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Br J Gen Pract. 2005 February 1; 55(511): 148.
PMCID: PMC1463195

The duty to die cheaply

O Fleming, Retired GP

In the December 2004 issue you publish a piece by Peter Goldsworthy,1 ‘The duty to die cheaply’. Maybe it was meant to be funny, but I was not amused. On the contrary, the picture of a professional man, a GP to boot, drinking himself to incapacity and making a fool of himself was disgusting. I think the only people who would find such a story amusing are those who split their sides laughing when they see somebody drop his trousers. An article like this has no place in a medical journal.

REFERENCES

1. Goldsworthy P. The duty to die cheaply. Br J Gen Pract. 2004;54:972–975.
Br J Gen Pract. 2005 February 1; 55(511): 148.

Editor's response

Alec Logan, Deputy Editor

Thank you for commenting in forceful terms about the Peter Goldsworthy short story we published in December. We always value feedback even when, as in this case, you are not best pleased with our efforts.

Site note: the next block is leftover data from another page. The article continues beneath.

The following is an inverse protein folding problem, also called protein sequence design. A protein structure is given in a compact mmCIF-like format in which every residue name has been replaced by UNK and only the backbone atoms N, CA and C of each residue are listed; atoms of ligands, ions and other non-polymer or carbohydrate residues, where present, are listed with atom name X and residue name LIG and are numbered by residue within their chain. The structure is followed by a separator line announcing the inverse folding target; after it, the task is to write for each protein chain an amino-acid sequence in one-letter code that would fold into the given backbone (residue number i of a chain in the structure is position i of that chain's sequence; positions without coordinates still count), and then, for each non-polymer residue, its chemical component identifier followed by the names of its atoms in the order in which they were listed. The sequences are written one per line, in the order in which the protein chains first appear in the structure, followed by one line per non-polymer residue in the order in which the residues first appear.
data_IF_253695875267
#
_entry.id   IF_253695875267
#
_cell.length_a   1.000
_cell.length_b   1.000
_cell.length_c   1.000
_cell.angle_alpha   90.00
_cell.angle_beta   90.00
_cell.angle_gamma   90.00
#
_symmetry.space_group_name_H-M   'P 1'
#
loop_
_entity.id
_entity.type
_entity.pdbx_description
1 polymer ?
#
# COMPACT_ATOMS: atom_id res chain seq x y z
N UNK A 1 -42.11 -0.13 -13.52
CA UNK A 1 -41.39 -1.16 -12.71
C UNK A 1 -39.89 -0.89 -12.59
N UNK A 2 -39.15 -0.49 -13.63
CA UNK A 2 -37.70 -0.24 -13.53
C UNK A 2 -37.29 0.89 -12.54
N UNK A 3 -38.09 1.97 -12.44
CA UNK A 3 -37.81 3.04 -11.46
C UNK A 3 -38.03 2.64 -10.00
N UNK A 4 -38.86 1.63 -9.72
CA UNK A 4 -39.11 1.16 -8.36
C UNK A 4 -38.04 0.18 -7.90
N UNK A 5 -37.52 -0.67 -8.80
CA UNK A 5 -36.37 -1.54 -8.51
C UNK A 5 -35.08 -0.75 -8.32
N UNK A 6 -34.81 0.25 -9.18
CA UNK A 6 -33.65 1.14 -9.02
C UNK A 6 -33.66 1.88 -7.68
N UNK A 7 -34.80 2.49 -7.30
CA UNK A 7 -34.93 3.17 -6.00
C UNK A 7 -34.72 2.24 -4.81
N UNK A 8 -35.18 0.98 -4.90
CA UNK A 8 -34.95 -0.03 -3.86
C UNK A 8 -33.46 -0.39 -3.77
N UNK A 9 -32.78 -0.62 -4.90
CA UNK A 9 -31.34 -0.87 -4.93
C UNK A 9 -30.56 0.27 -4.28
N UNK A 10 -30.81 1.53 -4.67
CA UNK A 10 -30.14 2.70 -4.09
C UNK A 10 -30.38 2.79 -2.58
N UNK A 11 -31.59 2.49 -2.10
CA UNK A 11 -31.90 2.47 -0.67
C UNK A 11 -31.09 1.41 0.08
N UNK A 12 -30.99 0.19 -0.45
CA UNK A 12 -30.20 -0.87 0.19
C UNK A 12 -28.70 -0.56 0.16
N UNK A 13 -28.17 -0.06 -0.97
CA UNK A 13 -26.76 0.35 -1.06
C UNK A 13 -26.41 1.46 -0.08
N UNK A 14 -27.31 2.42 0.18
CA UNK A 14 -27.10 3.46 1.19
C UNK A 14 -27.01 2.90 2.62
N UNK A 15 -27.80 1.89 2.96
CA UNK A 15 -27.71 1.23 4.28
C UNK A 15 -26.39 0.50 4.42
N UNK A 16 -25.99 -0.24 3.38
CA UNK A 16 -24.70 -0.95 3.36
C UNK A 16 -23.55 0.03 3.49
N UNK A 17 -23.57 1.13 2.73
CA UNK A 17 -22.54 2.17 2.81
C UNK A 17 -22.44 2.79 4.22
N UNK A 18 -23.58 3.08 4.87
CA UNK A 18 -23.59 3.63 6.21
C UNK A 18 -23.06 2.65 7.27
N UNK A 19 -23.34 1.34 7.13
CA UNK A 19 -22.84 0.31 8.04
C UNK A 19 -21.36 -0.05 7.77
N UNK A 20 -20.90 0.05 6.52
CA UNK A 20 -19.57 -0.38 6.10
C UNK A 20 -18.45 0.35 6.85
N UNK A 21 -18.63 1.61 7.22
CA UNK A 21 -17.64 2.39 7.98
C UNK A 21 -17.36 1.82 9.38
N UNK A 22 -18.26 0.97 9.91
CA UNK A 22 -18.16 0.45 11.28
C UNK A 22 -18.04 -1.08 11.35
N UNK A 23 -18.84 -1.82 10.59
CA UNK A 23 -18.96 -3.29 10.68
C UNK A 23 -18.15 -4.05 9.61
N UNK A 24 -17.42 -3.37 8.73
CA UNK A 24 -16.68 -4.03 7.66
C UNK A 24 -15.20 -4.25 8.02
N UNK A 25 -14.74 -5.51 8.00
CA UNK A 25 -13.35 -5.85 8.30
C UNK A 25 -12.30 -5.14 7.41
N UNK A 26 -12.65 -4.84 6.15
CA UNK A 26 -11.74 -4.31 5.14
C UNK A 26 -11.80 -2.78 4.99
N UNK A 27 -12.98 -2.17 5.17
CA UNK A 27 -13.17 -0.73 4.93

I don't agree however either with your comment that such a piece has no place in a medical journal, nor with your specific criticisms re Goldsworthy. As to the former point, what sort of material does have a place in a medical journal? In my view a medical journal has to encompass more than dry academe, and we can all learn and reflect from a wide range of material — polemic, fiction, personal reflection, the visual arts, music, poetry, etc. This is more true perhaps of a medical journal where the medicine happens to be general practice. In general practice, surely, all of life is there, including the warty nasty desanitised bits. With regard to Goldsworthy, his story does have a certain dark mordant wit, but I don't think that we are expected to laugh at our colleague's behaviour. We are repelled by his performance, we cringe, although we also know that doctors do behave disgracefully on occasions. This story forces us to look at ourselves, in my view. It is also a superb piece of short story writing technically — austere, every word counting, drawing the reader along (I take it that you made it to the end?). In my view the BJGP has performed a service in bringing Goldsworthy's work to a wider readership.

I may not convince you, but c'est la vie — a lively debate about what the BJGP does is always welcome!


Articles from The British Journal of General Practice are provided here courtesy of Royal College of General Practitioners